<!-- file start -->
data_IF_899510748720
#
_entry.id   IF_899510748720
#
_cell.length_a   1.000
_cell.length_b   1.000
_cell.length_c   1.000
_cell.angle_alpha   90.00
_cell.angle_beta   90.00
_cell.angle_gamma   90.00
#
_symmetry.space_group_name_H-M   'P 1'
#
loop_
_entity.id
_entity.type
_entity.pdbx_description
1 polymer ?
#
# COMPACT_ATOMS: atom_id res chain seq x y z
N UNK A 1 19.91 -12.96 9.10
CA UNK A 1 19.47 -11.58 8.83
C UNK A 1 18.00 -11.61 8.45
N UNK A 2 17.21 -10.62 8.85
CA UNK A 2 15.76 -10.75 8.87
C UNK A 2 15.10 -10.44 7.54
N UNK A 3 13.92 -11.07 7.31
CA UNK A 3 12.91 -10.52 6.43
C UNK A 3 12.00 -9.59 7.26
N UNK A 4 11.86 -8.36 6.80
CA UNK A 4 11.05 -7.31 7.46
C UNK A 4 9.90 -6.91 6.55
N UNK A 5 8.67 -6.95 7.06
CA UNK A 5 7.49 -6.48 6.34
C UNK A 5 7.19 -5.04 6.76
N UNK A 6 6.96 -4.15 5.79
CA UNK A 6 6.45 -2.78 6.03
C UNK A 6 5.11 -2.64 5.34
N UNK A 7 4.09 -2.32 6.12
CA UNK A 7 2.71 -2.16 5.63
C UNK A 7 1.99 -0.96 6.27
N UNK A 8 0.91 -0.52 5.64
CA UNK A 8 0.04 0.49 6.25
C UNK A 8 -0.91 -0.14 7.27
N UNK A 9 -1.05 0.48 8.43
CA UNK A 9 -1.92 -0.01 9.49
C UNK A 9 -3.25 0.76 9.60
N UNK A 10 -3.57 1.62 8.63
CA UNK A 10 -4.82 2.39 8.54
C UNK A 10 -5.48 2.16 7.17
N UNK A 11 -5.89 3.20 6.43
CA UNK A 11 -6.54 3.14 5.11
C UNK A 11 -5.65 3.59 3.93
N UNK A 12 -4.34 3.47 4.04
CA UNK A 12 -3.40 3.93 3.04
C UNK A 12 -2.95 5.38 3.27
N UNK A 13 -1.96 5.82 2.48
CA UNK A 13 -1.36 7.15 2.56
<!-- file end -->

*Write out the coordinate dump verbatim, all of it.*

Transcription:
data_IF_899510748720
#
_entry.id   IF_899510748720
#
_cell.length_a   1.000
_cell.length_b   1.000
_cell.length_c   1.000
_cell.angle_alpha   90.00
_cell.angle_beta   90.00
_cell.angle_gamma   90.00
#
_symmetry.space_group_name_H-M   'P 1'
#
loop_
_entity.id
_entity.type
_entity.pdbx_description
1 polymer ?
#
# COMPACT_ATOMS: atom_id res chain seq x y z
N UNK A 1 19.91 -12.96 9.10
CA UNK A 1 19.47 -11.58 8.83
C UNK A 1 18.00 -11.61 8.45
N UNK A 2 17.21 -10.62 8.85
CA UNK A 2 15.76 -10.75 8.87
C UNK A 2 15.10 -10.44 7.54
N UNK A 3 13.92 -11.07 7.31
CA UNK A 3 12.91 -10.52 6.43
C UNK A 3 12.00 -9.59 7.26
N UNK A 4 11.86 -8.36 6.80
CA UNK A 4 11.05 -7.31 7.46
C UNK A 4 9.90 -6.91 6.55
N UNK A 5 8.67 -6.95 7.06
CA UNK A 5 7.49 -6.48 6.34
C UNK A 5 7.19 -5.04 6.76
N UNK A 6 6.96 -4.15 5.79
CA UNK A 6 6.45 -2.78 6.03
C UNK A 6 5.11 -2.64 5.34
N UNK A 7 4.09 -2.32 6.12
CA UNK A 7 2.71 -2.16 5.63
C UNK A 7 1.99 -0.96 6.27
N UNK A 8 0.91 -0.52 5.64
CA UNK A 8 0.04 0.49 6.25
C UNK A 8 -0.91 -0.14 7.27
N UNK A 9 -1.05 0.48 8.43
CA UNK A 9 -1.92 -0.01 9.49
C UNK A 9 -3.25 0.76 9.60
N UNK A 10 -3.57 1.62 8.63
CA UNK A 10 -4.82 2.39 8.54
C UNK A 10 -5.48 2.16 7.17
N UNK A 11 -5.89 3.20 6.43
CA UNK A 11 -6.54 3.14 5.11
C UNK A 11 -5.65 3.59 3.93
N UNK A 12 -4.34 3.47 4.04
CA UNK A 12 -3.40 3.93 3.04
C UNK A 12 -2.95 5.38 3.27
N UNK A 13 -1.96 5.82 2.48
CA UNK A 13 -1.36 7.15 2.56